A similar situation played out after my husband and I purchased our house. I was quick to establish many different flower and native plant beds around our yard. While not a native plant, I had always admired hostas for their large leaves and interesting flowers. I bought one and planted it in a location that I thought was suitable: a semi-shaded bed on the east side of my house. By the end of that first summer, however, the hosta had burnt, crispy leaves and did not bloom. A more experienced gardener could have quickly told me that this location was not appropriate for this particular plant, but it took me seeing the sad, crispy plant to realize there was a problem. At the end of that summer, I searched for a different location around my house where it would be better suited. I relocated it to the north side of the house where it would be in constant shade thanks to a nearby oak tree. Since the relocation, this particular hosta has grown bigger and bigger, putting out massive leaves and large spikes of blooms (Figure 1). It has provided shade and retained moisture in the soil that has benefited the other plants in this shadowy bed. While I did not make a groundbreaking discovery about gardening or hostas, I did make very important observations and changes for that one individual plant. The observations I made were probably life-or-death for this particular plant, so in that sense the knowledge I had gained from observation was useful. I’ve since planted two more hostas in this location and now have a happy little bed in a shady location where many other plants have struggled to thrive.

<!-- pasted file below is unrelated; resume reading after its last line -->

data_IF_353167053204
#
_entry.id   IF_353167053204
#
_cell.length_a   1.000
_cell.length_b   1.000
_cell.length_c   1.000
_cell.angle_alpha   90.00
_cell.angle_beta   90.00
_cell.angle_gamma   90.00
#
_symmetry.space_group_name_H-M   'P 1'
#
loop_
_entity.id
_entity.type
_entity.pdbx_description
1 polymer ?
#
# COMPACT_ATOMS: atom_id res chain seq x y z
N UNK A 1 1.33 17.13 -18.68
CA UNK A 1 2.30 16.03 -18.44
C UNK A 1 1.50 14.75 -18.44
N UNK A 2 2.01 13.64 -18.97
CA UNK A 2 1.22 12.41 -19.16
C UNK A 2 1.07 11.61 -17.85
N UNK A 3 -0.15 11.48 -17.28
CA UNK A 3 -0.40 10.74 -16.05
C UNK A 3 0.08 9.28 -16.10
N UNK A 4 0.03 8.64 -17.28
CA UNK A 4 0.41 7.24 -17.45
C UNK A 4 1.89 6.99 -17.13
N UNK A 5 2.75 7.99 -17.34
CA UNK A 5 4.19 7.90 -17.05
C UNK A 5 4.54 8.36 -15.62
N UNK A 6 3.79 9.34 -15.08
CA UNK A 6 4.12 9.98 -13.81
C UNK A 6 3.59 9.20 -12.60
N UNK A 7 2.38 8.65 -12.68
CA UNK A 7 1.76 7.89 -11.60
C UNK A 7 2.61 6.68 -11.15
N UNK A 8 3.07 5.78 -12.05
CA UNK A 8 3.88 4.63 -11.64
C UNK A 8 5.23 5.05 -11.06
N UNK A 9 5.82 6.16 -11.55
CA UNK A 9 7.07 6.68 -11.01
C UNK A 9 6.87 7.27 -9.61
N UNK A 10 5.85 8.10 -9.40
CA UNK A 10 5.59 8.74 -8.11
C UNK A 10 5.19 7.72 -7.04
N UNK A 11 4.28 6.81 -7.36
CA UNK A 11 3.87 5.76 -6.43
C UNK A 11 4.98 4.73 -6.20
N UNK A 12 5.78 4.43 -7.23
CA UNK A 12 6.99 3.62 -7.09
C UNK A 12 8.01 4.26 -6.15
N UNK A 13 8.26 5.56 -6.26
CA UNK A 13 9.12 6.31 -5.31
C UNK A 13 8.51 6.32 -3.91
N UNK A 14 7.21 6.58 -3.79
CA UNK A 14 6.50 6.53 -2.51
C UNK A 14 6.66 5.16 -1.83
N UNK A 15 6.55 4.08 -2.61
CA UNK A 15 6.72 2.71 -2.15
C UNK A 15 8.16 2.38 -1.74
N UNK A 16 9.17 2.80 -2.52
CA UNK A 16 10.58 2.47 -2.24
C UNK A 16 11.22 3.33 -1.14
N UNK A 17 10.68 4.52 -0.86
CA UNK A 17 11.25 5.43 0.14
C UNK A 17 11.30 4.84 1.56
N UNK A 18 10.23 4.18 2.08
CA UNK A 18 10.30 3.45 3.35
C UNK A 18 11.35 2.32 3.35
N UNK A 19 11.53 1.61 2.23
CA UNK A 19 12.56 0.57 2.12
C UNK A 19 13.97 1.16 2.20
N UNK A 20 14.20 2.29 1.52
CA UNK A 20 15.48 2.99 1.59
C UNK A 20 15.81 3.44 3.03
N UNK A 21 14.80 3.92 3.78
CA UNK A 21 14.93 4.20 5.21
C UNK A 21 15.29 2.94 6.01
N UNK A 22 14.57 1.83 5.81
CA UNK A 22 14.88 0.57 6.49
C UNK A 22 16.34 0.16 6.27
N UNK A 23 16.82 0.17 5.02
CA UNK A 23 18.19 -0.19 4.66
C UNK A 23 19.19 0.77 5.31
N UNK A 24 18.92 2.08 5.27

I am not necessarily learning any single universal fact about plants or students, but I am accumulating many small observations that help me make better localized decisions.

I have come to view my experiences with the hostas in a similar manner as my inquiry projects. I am not necessarily learning any single universal fact about plants or students, but I am accumulating many small observations that help me make better localized decisions. The cumulative information I gain helps me to build up knowledge that can make me better prepared to identify and respond to similar students or scenarios. I was not doing anything more than observing and tracking, but for some students (just like my hosta) these observations led to impactful changes. Just because the knowledge I have gained about my ecosystem at home or the dynamics of one particular class period is not necessarily transferable to other gardens or classes doesn’t mean it is not useful. I can still cultivate the healthiest gardens and classrooms possible by asking critical questions and observing the outcomes. These local, intimate details about the systems I most closely interact with help me to do what I can to build the strongest communities possible. 

A Grim Realization